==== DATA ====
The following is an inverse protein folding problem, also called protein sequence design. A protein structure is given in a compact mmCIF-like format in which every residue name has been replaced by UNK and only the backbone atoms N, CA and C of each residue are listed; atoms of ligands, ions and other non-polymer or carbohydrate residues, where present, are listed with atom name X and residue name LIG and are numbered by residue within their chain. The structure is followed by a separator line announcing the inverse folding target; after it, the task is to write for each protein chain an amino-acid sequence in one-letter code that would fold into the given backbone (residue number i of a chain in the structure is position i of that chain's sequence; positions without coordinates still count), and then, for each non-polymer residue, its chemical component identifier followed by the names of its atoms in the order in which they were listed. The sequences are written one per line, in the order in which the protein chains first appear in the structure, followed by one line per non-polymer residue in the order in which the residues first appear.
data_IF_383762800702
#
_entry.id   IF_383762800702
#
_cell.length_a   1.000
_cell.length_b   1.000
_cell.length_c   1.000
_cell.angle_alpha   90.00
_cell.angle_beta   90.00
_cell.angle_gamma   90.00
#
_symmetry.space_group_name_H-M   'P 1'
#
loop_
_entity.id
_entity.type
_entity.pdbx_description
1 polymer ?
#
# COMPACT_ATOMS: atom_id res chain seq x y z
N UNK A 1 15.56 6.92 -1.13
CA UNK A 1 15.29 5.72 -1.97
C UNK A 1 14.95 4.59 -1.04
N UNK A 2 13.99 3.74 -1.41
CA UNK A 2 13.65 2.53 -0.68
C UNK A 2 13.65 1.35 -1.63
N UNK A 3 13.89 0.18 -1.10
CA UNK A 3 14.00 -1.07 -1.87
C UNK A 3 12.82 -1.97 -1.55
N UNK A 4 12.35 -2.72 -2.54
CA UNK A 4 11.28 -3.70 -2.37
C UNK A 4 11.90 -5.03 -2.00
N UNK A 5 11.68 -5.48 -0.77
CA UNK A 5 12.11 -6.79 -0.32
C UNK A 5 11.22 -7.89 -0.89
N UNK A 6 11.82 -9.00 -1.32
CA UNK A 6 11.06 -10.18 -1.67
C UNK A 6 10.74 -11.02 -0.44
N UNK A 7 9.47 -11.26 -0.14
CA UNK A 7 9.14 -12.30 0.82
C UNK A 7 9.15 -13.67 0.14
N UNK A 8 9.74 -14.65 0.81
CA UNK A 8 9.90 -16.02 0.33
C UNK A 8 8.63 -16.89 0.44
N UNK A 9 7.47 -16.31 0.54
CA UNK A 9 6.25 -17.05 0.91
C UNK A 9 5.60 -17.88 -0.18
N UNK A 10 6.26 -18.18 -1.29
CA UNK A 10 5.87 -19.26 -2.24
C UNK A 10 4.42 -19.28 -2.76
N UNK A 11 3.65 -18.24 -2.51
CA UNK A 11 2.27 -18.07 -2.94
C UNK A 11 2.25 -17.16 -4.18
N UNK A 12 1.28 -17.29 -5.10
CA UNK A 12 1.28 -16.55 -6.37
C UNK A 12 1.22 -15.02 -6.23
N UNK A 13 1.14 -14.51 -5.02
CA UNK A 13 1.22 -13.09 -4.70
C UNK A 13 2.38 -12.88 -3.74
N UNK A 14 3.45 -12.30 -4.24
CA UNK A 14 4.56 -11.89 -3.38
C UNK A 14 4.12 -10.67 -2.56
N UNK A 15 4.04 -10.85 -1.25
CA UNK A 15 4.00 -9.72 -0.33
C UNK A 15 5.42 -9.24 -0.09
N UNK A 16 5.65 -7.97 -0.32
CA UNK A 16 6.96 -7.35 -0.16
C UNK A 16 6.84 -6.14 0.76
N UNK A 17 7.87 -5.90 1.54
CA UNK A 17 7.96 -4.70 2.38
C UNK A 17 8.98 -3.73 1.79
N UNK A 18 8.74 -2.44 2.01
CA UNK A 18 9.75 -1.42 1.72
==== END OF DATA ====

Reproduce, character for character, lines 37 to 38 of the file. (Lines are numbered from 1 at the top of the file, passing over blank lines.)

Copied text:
N UNK A 6 11.82 -9.00 -1.32
CA UNK A 6 11.06 -10.18 -1.67